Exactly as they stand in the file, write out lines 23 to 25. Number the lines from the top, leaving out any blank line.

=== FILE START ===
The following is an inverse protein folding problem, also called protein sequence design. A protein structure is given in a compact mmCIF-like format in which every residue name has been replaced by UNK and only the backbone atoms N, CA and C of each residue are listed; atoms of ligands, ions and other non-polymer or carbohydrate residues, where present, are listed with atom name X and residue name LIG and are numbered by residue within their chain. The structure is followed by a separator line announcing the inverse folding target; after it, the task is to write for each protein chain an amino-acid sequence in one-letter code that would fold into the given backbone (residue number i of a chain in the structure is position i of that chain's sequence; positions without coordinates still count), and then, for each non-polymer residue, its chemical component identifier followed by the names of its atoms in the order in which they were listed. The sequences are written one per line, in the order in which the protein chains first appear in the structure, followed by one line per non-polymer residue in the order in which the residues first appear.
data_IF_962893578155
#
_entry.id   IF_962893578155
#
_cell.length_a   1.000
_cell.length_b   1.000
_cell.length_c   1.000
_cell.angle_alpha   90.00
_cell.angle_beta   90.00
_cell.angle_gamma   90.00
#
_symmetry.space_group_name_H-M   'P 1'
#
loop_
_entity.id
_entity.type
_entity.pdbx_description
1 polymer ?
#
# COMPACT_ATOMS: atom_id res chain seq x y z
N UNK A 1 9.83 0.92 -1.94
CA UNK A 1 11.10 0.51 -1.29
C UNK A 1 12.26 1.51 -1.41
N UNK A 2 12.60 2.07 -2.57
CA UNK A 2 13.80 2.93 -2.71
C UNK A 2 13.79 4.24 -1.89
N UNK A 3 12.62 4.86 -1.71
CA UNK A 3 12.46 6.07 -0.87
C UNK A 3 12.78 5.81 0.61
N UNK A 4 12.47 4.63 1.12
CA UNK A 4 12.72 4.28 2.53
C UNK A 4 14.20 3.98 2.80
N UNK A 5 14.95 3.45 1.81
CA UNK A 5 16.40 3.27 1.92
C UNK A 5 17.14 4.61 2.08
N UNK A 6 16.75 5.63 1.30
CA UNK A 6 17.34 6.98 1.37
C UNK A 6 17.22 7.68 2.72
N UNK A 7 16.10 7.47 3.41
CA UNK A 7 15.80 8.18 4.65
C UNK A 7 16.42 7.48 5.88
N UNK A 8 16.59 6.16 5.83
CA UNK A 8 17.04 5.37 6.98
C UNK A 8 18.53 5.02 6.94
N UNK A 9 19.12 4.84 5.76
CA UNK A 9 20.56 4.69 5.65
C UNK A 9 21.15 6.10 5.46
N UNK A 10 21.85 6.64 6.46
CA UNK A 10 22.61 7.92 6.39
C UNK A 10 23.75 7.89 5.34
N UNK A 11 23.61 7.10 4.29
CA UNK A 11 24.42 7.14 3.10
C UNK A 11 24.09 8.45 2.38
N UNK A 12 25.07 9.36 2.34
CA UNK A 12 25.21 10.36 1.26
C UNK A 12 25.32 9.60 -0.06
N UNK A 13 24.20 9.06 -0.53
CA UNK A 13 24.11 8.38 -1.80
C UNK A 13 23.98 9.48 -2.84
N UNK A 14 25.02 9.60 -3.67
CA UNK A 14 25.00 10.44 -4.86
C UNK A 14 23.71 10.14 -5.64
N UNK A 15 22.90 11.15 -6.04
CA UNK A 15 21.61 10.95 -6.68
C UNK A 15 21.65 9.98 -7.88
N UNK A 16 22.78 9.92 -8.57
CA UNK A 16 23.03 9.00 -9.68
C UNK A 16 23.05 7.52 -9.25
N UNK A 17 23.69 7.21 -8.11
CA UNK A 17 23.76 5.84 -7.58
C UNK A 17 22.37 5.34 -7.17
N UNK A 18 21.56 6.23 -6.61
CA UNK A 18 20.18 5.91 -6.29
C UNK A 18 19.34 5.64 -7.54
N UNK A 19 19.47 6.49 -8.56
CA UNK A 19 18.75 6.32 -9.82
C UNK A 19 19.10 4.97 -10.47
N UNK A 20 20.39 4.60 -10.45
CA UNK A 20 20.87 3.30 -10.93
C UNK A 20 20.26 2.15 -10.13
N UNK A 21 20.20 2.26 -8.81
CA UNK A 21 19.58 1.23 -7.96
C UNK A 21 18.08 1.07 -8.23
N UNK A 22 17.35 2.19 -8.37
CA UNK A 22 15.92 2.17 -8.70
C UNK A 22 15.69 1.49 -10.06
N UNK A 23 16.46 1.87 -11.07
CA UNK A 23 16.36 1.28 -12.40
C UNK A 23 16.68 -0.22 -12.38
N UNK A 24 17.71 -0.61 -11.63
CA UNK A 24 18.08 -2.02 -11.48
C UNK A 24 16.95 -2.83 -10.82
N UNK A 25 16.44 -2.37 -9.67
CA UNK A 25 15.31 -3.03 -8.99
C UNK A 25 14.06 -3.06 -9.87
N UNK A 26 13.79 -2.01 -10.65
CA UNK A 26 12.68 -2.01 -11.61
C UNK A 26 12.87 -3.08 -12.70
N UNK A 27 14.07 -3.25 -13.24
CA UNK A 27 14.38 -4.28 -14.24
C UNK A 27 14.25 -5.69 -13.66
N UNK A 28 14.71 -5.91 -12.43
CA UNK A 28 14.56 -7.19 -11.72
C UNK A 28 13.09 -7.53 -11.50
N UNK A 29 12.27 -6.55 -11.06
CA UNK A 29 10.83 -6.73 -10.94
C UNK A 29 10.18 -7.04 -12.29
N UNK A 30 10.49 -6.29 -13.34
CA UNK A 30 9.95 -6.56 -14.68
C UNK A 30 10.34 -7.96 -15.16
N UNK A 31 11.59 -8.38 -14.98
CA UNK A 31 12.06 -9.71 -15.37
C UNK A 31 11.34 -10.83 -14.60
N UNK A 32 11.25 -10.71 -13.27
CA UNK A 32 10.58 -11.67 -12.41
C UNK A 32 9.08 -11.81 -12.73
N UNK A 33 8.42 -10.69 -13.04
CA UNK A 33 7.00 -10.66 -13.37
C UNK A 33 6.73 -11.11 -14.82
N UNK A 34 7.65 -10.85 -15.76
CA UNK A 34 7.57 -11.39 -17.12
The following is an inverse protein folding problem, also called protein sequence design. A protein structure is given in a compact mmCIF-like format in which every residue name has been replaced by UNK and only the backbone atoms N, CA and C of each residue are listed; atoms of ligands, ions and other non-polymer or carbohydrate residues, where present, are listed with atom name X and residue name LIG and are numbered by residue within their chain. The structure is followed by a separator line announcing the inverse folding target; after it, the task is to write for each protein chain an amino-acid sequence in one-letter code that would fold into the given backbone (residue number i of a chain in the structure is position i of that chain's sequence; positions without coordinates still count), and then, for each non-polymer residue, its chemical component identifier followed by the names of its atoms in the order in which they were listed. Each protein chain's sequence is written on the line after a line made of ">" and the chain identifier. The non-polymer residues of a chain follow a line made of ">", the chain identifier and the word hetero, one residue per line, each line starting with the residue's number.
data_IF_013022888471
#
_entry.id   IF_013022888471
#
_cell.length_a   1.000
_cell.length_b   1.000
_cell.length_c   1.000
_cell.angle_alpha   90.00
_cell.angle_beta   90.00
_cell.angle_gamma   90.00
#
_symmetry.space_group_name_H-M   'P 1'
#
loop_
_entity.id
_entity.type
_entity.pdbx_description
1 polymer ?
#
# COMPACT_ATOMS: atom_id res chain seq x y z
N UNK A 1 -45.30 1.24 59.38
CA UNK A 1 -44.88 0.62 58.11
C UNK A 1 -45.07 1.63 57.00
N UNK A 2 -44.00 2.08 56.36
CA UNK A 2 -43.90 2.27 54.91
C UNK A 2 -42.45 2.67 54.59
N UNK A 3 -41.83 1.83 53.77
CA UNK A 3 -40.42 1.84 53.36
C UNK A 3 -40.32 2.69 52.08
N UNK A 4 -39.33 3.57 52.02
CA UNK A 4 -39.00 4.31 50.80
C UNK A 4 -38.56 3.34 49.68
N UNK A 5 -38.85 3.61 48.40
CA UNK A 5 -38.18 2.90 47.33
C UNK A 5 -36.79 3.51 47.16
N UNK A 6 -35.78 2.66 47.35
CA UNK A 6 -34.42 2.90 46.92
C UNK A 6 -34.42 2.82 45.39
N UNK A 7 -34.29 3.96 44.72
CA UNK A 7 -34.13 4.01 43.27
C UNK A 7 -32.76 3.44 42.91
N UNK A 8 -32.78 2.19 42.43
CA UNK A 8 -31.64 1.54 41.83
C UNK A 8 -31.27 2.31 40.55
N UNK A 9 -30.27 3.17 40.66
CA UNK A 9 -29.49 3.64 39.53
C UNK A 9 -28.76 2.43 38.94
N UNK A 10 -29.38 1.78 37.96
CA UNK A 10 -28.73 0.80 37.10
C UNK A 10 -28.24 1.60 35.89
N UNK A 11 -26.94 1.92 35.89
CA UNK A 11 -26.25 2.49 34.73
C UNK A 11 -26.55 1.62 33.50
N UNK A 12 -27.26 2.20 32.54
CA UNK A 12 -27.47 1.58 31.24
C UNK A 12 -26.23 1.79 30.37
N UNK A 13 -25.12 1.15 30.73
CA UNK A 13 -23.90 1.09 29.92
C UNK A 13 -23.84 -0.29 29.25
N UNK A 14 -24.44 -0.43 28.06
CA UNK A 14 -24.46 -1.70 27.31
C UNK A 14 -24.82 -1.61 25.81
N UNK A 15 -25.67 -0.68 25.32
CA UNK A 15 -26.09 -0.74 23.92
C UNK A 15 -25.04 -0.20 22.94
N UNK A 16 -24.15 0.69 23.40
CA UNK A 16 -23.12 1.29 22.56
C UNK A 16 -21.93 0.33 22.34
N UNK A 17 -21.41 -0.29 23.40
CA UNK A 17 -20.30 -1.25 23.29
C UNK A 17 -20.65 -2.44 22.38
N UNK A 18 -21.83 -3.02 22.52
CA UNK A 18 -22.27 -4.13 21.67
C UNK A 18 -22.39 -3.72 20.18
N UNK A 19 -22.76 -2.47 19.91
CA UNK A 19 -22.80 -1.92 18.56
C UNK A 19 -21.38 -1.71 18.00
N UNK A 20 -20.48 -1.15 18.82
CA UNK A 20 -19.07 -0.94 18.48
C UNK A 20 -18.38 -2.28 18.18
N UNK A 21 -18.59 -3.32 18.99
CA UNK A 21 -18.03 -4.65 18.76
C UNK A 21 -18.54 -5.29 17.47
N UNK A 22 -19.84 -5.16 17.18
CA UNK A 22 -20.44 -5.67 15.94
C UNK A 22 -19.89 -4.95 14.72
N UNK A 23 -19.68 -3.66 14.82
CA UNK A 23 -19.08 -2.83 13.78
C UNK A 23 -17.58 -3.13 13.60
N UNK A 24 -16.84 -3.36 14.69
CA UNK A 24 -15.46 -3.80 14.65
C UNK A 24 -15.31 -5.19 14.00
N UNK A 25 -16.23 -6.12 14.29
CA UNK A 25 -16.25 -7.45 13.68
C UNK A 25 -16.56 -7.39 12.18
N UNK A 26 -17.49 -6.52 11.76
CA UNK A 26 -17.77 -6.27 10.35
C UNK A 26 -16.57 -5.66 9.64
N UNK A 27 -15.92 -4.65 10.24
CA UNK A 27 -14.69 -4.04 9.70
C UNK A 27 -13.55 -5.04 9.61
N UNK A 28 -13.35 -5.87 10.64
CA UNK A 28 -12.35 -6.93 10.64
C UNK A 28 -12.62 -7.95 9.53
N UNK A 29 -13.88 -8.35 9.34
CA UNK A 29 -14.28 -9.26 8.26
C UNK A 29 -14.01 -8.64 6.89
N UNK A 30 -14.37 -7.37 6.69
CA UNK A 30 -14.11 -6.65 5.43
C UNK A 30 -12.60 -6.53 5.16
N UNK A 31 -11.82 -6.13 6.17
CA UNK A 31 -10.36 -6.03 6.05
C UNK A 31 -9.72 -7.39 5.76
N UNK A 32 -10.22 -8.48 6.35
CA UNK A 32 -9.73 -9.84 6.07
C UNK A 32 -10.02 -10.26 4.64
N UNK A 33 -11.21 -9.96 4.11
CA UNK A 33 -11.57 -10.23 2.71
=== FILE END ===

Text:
CA UNK A 1 11.10 0.51 -1.29
C UNK A 1 12.26 1.51 -1.41
N UNK A 2 12.60 2.07 -2.57